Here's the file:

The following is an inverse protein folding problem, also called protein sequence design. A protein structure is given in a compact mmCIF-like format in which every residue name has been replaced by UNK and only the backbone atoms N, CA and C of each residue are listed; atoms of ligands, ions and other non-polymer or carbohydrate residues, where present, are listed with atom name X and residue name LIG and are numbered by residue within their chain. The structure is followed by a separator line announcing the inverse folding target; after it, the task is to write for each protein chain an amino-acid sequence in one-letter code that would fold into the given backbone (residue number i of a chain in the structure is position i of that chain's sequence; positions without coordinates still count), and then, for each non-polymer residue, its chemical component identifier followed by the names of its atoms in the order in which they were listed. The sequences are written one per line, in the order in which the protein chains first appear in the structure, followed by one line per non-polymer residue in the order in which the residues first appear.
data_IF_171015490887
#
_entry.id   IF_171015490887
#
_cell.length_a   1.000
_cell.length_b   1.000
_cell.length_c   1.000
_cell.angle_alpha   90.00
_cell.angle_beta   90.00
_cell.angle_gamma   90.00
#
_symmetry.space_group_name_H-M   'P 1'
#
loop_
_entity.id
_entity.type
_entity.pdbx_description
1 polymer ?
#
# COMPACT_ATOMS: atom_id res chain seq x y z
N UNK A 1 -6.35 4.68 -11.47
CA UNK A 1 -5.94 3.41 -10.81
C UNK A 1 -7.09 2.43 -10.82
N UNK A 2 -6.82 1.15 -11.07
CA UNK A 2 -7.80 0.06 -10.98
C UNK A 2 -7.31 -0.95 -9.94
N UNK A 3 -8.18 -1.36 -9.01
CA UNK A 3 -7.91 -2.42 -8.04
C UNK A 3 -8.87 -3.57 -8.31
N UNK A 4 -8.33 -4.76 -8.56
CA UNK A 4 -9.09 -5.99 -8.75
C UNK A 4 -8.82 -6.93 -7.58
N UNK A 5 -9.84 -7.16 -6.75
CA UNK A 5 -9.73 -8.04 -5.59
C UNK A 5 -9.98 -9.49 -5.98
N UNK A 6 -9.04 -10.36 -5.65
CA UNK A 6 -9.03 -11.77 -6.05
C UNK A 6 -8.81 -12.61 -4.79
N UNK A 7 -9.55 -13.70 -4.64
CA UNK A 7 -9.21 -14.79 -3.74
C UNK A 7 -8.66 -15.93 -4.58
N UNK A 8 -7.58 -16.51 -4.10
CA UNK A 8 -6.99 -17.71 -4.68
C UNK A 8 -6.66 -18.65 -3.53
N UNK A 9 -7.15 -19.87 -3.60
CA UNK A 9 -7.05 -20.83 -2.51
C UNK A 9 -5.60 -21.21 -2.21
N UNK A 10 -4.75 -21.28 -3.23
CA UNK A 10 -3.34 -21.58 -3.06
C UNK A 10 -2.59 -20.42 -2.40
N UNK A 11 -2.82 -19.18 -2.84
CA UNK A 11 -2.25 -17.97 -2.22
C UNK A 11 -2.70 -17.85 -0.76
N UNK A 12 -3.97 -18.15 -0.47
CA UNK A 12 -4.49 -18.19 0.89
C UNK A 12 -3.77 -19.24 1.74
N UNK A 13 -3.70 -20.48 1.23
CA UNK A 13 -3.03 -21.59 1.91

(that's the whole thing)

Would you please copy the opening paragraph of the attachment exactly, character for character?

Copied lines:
The following is an inverse protein folding problem, also called protein sequence design. A protein structure is given in a compact mmCIF-like format in which every residue name has been replaced by UNK and only the backbone atoms N, CA and C of each residue are listed; atoms of ligands, ions and other non-polymer or carbohydrate residues, where present, are listed with atom name X and residue name LIG and are numbered by residue within their chain. The structure is followed by a separator line announcing the inverse folding target; after it, the task is to write for each protein chain an amino-acid sequence in one-letter code that would fold into the given backbone (residue number i of a chain in the structure is position i of that chain's sequence; positions without coordinates still count), and then, for each non-polymer residue, its chemical component identifier followed by the names of its atoms in the order in which they were listed. The sequences are written one per line, in the order in which the protein chains first appear in the structure, followed by one line per non-polymer residue in the order in which the residues first appear.